When I arrived in the small village (pop. 211) where I was to live for a year, less than fifty miles from van Gogh's Arles, I realized very quickly it was not the village of my dreams. There was no café. There was no boulangerie. In fact, there were no stores at all. The architecture was plain. The town square was as featureless as an airport tarmac. The cypresses? There were two or three -- in the small walled graveyard down the road. In August, the sun was so fierce I had to retreat to the cool recesses of my stone house. In October, the very same sun disappeared under a deluge of rain the entire month. The wine made by the local vintners tasted harsh. No one drank rosé.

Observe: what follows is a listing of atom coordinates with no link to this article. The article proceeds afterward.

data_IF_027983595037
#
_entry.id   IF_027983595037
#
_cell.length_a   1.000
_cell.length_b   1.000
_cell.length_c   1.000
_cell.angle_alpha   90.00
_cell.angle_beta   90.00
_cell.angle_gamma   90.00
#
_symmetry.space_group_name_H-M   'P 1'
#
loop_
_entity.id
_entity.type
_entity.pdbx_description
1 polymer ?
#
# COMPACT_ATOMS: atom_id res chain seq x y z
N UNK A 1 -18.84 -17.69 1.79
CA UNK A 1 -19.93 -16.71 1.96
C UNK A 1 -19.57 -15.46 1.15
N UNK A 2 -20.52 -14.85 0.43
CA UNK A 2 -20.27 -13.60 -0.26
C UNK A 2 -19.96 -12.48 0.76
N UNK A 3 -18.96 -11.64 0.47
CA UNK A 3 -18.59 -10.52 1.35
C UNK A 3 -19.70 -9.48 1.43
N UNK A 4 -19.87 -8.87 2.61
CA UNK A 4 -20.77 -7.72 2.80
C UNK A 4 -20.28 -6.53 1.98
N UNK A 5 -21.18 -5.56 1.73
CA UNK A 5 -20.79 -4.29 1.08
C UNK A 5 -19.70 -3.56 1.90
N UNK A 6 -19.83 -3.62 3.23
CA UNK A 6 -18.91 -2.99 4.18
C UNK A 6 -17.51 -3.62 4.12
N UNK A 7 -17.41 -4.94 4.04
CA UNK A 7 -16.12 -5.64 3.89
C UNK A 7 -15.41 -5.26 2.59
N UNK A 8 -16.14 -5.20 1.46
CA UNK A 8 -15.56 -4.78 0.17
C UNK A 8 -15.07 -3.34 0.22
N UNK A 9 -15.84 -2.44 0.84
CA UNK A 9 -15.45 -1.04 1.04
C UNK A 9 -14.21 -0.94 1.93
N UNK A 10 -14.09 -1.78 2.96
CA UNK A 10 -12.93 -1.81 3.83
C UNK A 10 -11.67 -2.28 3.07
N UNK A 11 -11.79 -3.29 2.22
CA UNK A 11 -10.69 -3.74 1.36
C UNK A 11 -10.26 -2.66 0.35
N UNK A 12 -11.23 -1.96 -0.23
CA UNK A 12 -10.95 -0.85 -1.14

But that was the least of it. When I said bonjour to the few villagers I encountered, they were mute. I smiled at them; they looked past me. When I spoke to the children, they fled. In the afternoons after school, the village teenagers parked their cars next to my house and blasted their car radios at rock concert volume. They were dressed in jeans, wore stylish leather jackets and loafers. I walked around in a sort of confused anger the first few weeks. Then one day I realized, for better or worse, this was the South of France. And this was my village. Discovering what was essential about the land and its people wasn't easy; I had to work at it. I started by hiring myself out as a laborer in exchange for firewood. That simple act opened many doors. Suddenly, people were saying bonjour to me. As for beauty, it didn't take long for me to grasp that this little corner of France, with its subtly undulating hills, its stunning light, its clean, earthy morning air with the faintest odor of the vineyards, was indeed incomparably beautiful. And their wine tasted better and better every passing day.